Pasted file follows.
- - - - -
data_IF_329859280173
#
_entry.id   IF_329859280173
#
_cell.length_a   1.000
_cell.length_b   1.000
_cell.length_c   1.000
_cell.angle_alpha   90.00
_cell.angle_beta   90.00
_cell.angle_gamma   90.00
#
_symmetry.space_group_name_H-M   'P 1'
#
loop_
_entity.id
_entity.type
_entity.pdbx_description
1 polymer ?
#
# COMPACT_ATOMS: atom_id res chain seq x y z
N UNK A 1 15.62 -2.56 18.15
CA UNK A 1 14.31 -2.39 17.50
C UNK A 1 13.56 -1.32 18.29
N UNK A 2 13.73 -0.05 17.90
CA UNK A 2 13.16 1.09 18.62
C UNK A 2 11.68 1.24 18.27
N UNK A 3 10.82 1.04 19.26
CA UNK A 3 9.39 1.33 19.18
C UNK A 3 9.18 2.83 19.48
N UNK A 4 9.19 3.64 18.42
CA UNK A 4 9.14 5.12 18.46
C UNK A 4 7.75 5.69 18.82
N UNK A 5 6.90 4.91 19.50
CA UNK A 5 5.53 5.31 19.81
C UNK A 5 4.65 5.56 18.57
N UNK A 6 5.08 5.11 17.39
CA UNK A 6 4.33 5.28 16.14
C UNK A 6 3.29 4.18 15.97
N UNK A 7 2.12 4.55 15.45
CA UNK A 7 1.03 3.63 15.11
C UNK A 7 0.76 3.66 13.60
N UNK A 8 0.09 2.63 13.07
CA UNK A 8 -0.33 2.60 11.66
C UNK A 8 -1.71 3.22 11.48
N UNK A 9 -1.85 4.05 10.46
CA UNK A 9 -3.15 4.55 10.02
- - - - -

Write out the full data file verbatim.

data_IF_329859280173
#
_entry.id   IF_329859280173
#
_cell.length_a   1.000
_cell.length_b   1.000
_cell.length_c   1.000
_cell.angle_alpha   90.00
_cell.angle_beta   90.00
_cell.angle_gamma   90.00
#
_symmetry.space_group_name_H-M   'P 1'
#
loop_
_entity.id
_entity.type
_entity.pdbx_description
1 polymer ?
#
# COMPACT_ATOMS: atom_id res chain seq x y z
N UNK A 1 15.62 -2.56 18.15
CA UNK A 1 14.31 -2.39 17.50
C UNK A 1 13.56 -1.32 18.29
N UNK A 2 13.73 -0.05 17.90
CA UNK A 2 13.16 1.09 18.62
C UNK A 2 11.68 1.24 18.27
N UNK A 3 10.82 1.04 19.26
CA UNK A 3 9.39 1.33 19.18
C UNK A 3 9.18 2.83 19.48
N UNK A 4 9.19 3.64 18.42
CA UNK A 4 9.14 5.12 18.46
C UNK A 4 7.75 5.69 18.82
N UNK A 5 6.90 4.91 19.50
CA UNK A 5 5.53 5.31 19.81
C UNK A 5 4.65 5.56 18.57
N UNK A 6 5.08 5.11 17.39
CA UNK A 6 4.33 5.28 16.14
C UNK A 6 3.29 4.18 15.97
N UNK A 7 2.12 4.55 15.45
CA UNK A 7 1.03 3.63 15.11
C UNK A 7 0.76 3.66 13.60
N UNK A 8 0.09 2.63 13.07
CA UNK A 8 -0.33 2.60 11.66
C UNK A 8 -1.71 3.22 11.48
N UNK A 9 -1.85 4.05 10.46
CA UNK A 9 -3.15 4.55 10.02